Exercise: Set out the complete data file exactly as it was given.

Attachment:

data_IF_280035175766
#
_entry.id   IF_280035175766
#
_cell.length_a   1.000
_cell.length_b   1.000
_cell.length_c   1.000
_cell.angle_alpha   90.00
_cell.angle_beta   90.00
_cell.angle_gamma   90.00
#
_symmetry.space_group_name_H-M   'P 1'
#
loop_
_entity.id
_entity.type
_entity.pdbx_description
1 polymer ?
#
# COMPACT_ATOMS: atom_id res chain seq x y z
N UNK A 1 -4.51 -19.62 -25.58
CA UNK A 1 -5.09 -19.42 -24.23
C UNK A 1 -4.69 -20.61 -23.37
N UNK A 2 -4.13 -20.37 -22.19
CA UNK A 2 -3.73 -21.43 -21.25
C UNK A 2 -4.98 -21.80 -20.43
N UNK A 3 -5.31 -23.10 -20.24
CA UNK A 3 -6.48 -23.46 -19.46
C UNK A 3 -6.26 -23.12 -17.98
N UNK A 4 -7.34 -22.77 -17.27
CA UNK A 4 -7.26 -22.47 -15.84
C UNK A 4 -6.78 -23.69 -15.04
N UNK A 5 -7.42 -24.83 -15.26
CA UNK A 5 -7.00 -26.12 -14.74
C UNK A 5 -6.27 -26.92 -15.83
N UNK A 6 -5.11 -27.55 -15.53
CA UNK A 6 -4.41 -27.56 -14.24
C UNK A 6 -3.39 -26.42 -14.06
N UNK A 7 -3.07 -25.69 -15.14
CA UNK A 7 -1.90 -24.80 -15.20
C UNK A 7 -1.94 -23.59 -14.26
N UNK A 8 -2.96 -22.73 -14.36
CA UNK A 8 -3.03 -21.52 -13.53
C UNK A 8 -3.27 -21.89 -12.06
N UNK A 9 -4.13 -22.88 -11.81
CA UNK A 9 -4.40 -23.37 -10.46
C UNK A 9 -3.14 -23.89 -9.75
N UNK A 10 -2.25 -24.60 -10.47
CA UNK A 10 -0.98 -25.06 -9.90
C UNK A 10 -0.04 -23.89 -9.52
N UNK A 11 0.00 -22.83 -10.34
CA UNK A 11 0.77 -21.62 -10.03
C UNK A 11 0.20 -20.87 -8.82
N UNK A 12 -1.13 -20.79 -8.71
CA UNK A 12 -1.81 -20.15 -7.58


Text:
data_IF_280035175766
#
_entry.id   IF_280035175766
#
_cell.length_a   1.000
_cell.length_b   1.000
_cell.length_c   1.000
_cell.angle_alpha   90.00
_cell.angle_beta   90.00
_cell.angle_gamma   90.00
#
_symmetry.space_group_name_H-M   'P 1'
#
loop_
_entity.id
_entity.type
_entity.pdbx_description
1 polymer ?
#
# COMPACT_ATOMS: atom_id res chain seq x y z
N UNK A 1 -4.51 -19.62 -25.58
CA UNK A 1 -5.09 -19.42 -24.23
C UNK A 1 -4.69 -20.61 -23.37
N UNK A 2 -4.13 -20.37 -22.19
CA UNK A 2 -3.73 -21.43 -21.25
C UNK A 2 -4.98 -21.80 -20.43
N UNK A 3 -5.31 -23.10 -20.24
CA UNK A 3 -6.48 -23.46 -19.46
C UNK A 3 -6.26 -23.12 -17.98
N UNK A 4 -7.34 -22.77 -17.27
CA UNK A 4 -7.26 -22.47 -15.84
C UNK A 4 -6.78 -23.69 -15.04
N UNK A 5 -7.42 -24.83 -15.26
CA UNK A 5 -7.00 -26.12 -14.74
C UNK A 5 -6.27 -26.92 -15.83
N UNK A 6 -5.11 -27.55 -15.53
CA UNK A 6 -4.41 -27.56 -14.24
C UNK A 6 -3.39 -26.42 -14.06
N UNK A 7 -3.07 -25.69 -15.14
CA UNK A 7 -1.90 -24.80 -15.20
C UNK A 7 -1.94 -23.59 -14.26
N UNK A 8 -2.96 -22.73 -14.36
CA UNK A 8 -3.03 -21.52 -13.53
C UNK A 8 -3.27 -21.89 -12.06
N UNK A 9 -4.13 -22.88 -11.81
CA UNK A 9 -4.40 -23.37 -10.46
C UNK A 9 -3.14 -23.89 -9.75
N UNK A 10 -2.25 -24.60 -10.47
CA UNK A 10 -0.98 -25.06 -9.90
C UNK A 10 -0.04 -23.89 -9.52
N UNK A 11 0.00 -22.83 -10.34
CA UNK A 11 0.77 -21.62 -10.03
C UNK A 11 0.20 -20.87 -8.82
N UNK A 12 -1.13 -20.79 -8.71
CA UNK A 12 -1.81 -20.15 -7.58